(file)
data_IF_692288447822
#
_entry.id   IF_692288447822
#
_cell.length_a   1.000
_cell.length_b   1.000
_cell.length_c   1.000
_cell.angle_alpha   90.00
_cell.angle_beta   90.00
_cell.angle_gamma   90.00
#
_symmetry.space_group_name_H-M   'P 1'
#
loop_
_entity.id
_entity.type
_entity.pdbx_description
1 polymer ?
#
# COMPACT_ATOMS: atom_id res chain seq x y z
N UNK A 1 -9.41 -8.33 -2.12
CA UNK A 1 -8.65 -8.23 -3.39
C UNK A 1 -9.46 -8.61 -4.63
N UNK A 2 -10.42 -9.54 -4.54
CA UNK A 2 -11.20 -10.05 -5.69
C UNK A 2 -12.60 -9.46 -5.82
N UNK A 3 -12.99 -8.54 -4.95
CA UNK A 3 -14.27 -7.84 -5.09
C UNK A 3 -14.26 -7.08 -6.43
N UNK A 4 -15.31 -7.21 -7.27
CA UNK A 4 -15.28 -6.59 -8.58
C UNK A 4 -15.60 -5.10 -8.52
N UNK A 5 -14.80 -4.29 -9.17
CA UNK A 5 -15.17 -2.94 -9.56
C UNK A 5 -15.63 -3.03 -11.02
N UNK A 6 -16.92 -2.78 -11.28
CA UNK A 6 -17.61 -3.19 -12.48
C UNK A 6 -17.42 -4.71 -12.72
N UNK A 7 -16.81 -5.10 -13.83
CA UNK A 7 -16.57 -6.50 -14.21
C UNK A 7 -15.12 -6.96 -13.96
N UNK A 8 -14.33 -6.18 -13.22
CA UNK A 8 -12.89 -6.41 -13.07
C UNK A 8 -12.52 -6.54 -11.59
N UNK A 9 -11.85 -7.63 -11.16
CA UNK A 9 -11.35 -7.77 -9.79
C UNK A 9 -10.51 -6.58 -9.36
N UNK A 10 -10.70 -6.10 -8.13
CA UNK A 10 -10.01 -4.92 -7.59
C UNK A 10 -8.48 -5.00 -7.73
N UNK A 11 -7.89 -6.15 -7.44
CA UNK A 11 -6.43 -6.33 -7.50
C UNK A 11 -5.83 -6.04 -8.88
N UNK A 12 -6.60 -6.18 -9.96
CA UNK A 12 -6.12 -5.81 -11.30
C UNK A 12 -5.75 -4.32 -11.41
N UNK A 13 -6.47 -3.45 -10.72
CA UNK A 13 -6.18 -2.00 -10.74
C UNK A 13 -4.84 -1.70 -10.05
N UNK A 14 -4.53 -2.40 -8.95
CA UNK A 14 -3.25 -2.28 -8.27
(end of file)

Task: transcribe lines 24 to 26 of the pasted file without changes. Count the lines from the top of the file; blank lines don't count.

N UNK A 2 -10.42 -9.54 -4.54
CA UNK A 2 -11.20 -10.05 -5.69
C UNK A 2 -12.60 -9.46 -5.82